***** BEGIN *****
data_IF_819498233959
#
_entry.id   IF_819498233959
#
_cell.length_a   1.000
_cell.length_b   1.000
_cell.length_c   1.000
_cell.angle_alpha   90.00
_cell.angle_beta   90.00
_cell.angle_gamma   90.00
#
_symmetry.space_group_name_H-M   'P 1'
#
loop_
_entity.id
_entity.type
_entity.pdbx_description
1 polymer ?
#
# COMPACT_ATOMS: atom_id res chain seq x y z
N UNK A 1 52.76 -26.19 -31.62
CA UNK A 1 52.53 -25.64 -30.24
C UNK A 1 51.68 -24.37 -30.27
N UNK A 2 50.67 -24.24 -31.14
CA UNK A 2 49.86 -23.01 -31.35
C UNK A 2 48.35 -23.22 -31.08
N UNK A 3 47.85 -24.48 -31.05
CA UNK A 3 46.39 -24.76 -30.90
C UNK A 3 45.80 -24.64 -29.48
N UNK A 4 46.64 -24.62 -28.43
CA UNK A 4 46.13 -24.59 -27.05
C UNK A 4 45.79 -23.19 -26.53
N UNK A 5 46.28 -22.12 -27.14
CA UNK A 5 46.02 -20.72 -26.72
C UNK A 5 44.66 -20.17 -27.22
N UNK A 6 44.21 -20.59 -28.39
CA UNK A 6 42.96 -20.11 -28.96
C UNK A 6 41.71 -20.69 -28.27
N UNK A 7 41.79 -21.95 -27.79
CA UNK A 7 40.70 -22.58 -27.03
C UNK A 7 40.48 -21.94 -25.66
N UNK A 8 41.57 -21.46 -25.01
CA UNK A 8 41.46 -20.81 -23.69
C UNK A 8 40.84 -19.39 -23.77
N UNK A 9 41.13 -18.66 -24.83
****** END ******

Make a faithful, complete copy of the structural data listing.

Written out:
data_IF_819498233959
#
_entry.id   IF_819498233959
#
_cell.length_a   1.000
_cell.length_b   1.000
_cell.length_c   1.000
_cell.angle_alpha   90.00
_cell.angle_beta   90.00
_cell.angle_gamma   90.00
#
_symmetry.space_group_name_H-M   'P 1'
#
loop_
_entity.id
_entity.type
_entity.pdbx_description
1 polymer ?
#
# COMPACT_ATOMS: atom_id res chain seq x y z
N UNK A 1 52.76 -26.19 -31.62
CA UNK A 1 52.53 -25.64 -30.24
C UNK A 1 51.68 -24.37 -30.27
N UNK A 2 50.67 -24.24 -31.14
CA UNK A 2 49.86 -23.01 -31.35
C UNK A 2 48.35 -23.22 -31.08
N UNK A 3 47.85 -24.48 -31.05
CA UNK A 3 46.39 -24.76 -30.90
C UNK A 3 45.80 -24.64 -29.48
N UNK A 4 46.64 -24.62 -28.43
CA UNK A 4 46.13 -24.59 -27.05
C UNK A 4 45.79 -23.19 -26.53
N UNK A 5 46.28 -22.12 -27.14
CA UNK A 5 46.02 -20.72 -26.72
C UNK A 5 44.66 -20.17 -27.22
N UNK A 6 44.21 -20.59 -28.39
CA UNK A 6 42.96 -20.11 -28.96
C UNK A 6 41.71 -20.69 -28.27
N UNK A 7 41.79 -21.95 -27.79
CA UNK A 7 40.70 -22.58 -27.03
C UNK A 7 40.48 -21.94 -25.66
N UNK A 8 41.57 -21.46 -25.01
CA UNK A 8 41.46 -20.81 -23.69
C UNK A 8 40.84 -19.39 -23.77
N UNK A 9 41.13 -18.66 -24.83